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Corruption has become a way of life in Kenya

UREPORT
By Esther Kahinga | June 11th 2016

Every day I look at the newspapers and these days, there is a headline screaming corruption. It seems corruption has become a way of life in our beloved Kenya. The vice has penetrated every echelon of society and it stinks from earth to high heavens. It’s so bad that people are willing to engage in corruption as long as they are not caught.

But where did the rain start beating us? I wonder? Is it when we started rewarding corruption by not punishing the big fish that were involved in the vice? Or has it been happening all along it’s just that the advent of information and communication technologies has made access to information much easier? Truly, it’s difficult to tell but what needs to be done like yesterday is to figure out how to stop this vice from making Kenya a failed state.

The origin of all corruption is greed. Growing up, I remember the many stories I read about being greedy even though most were related to food. Most of those animals stories talked of how the animal would develop a stomach upset after eating too much or very fast. I think in one particular story, the animal’s stomach actually burst (if not, then that’s my addendum).

Most of the pressing problems that Kenya is grappling with, are the ‘upset stomach’ the country is struggling with as a result of eating ‘too much, too fast.’ From terrorism, poor medical care, high incidence of crime, tribalism, imperial bank, chase bank, high public wage bill, inflation and many others, the origin is more or less the same. People are stealing money from public and private coffers and devising new ways of stealing more money to own properties that only bring animosity once the original owner passes on, or to drive big cars or get elected to political offices.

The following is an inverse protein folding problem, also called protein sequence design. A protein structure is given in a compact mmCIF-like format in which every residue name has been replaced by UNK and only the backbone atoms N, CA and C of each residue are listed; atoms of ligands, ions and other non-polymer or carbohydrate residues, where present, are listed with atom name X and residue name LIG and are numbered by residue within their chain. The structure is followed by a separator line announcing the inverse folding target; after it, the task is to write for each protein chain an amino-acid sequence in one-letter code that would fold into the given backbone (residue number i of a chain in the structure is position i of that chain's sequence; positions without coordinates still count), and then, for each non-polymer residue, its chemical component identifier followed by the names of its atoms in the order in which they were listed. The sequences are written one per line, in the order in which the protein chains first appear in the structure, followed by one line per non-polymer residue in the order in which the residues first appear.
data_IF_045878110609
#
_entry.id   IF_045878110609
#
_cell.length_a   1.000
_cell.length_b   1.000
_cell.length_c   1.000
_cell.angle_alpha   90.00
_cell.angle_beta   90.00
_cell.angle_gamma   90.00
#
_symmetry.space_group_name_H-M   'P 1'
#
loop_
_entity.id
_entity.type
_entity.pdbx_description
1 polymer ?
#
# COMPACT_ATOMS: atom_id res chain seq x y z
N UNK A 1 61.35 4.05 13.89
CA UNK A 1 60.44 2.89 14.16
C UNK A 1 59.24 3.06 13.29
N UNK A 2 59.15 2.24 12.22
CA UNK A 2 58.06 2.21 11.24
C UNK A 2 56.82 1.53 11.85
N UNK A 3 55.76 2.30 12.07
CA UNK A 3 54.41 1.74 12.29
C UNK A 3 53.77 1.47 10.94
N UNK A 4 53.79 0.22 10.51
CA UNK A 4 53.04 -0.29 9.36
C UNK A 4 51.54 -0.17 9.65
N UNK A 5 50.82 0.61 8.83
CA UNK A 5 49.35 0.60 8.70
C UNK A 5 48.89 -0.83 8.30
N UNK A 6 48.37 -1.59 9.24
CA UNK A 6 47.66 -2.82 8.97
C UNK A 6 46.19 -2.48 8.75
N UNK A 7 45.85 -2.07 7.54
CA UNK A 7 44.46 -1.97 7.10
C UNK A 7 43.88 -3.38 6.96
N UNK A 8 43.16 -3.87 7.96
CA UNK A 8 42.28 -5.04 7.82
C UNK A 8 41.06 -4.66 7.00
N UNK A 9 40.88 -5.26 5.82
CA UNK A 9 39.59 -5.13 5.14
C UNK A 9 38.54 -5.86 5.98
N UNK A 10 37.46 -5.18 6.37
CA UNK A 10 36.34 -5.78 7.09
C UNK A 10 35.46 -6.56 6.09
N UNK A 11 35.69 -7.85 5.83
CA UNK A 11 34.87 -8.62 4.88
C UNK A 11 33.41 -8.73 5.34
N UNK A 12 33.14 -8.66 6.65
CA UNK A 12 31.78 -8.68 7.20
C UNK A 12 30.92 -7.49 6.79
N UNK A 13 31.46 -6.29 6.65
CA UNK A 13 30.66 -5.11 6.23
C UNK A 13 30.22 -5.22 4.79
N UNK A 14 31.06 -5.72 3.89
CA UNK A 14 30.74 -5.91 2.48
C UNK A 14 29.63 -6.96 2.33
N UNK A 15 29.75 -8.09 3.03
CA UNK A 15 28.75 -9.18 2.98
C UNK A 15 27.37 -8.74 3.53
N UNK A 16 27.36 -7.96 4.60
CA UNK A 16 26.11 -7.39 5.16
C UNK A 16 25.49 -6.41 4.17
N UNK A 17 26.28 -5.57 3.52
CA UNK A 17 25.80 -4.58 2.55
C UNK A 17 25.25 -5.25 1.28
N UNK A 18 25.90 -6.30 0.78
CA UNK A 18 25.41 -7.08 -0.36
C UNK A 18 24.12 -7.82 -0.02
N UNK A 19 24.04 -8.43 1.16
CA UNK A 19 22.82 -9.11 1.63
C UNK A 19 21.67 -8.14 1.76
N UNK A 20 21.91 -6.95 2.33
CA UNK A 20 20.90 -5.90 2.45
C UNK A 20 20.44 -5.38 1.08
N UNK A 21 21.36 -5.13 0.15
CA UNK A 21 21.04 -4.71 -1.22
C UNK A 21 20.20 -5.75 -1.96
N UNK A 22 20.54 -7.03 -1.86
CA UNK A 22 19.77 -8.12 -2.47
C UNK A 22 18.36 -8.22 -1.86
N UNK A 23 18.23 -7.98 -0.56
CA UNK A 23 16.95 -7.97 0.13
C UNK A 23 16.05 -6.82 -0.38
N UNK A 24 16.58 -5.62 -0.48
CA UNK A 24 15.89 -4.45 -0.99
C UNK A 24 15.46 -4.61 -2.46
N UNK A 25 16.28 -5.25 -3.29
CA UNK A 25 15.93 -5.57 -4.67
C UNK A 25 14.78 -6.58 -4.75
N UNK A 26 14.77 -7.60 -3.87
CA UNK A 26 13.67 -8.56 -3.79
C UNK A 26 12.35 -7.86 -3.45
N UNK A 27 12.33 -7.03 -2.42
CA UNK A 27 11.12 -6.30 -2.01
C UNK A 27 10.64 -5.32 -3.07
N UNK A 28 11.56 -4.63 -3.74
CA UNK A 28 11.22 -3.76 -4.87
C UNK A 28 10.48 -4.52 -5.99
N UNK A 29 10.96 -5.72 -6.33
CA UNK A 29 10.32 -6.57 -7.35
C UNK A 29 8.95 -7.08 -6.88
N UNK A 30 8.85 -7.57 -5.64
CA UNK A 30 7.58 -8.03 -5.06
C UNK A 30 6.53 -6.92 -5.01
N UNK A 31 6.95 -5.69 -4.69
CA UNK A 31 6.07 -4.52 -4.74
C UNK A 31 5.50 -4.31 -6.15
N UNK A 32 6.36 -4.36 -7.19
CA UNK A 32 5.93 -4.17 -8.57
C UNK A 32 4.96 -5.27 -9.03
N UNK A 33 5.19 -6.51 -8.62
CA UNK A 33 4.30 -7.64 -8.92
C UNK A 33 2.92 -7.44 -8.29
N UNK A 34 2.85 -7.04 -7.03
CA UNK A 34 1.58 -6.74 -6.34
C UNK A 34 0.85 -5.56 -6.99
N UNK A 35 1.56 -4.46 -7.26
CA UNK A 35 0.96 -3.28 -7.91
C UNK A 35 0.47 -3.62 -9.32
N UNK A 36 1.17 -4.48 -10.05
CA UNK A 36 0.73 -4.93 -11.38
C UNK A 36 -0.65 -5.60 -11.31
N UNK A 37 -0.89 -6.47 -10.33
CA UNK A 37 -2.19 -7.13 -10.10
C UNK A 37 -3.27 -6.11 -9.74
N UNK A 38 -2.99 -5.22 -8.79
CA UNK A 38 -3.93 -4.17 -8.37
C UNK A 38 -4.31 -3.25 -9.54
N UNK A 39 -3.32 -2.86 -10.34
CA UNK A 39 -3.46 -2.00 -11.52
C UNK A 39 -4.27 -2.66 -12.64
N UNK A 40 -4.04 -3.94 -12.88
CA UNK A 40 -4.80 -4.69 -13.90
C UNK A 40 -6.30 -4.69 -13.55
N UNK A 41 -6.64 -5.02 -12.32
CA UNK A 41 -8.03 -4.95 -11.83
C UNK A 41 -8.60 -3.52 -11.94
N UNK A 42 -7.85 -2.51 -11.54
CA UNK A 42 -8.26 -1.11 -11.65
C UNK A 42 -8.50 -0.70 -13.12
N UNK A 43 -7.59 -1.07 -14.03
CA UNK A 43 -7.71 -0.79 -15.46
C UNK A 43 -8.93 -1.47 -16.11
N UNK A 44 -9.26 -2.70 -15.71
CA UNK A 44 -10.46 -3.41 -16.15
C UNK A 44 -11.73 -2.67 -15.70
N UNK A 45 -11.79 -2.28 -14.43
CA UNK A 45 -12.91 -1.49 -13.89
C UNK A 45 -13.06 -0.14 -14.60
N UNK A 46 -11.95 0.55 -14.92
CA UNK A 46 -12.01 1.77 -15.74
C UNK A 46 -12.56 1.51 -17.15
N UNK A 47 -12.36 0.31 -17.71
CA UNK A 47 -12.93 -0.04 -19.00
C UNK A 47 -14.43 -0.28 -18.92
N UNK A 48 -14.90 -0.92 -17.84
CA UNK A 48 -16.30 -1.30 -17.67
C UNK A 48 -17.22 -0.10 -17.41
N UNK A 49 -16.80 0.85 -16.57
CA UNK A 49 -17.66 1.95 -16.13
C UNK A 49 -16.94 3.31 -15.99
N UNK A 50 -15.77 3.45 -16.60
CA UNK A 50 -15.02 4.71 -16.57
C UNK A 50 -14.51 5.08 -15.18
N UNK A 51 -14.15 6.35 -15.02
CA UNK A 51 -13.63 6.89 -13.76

Whoever told us that a person’s level of success is measured by the number of big houses, cars and jets they own, was the origin of all our troubles. As a country, we need to define new status symbols. Symbols that unite us as citizens and that lead us to protect our environment. Only then will we begin to reign on this monster called corruption, start choosing leaders who are committed to improving the wellbeing of Kenyans, not those serving self-interests.

Elections are round the corner. Can we as individuals be trusted to vote for men and women that are likely to bring real change, and not those that are driving corruption?

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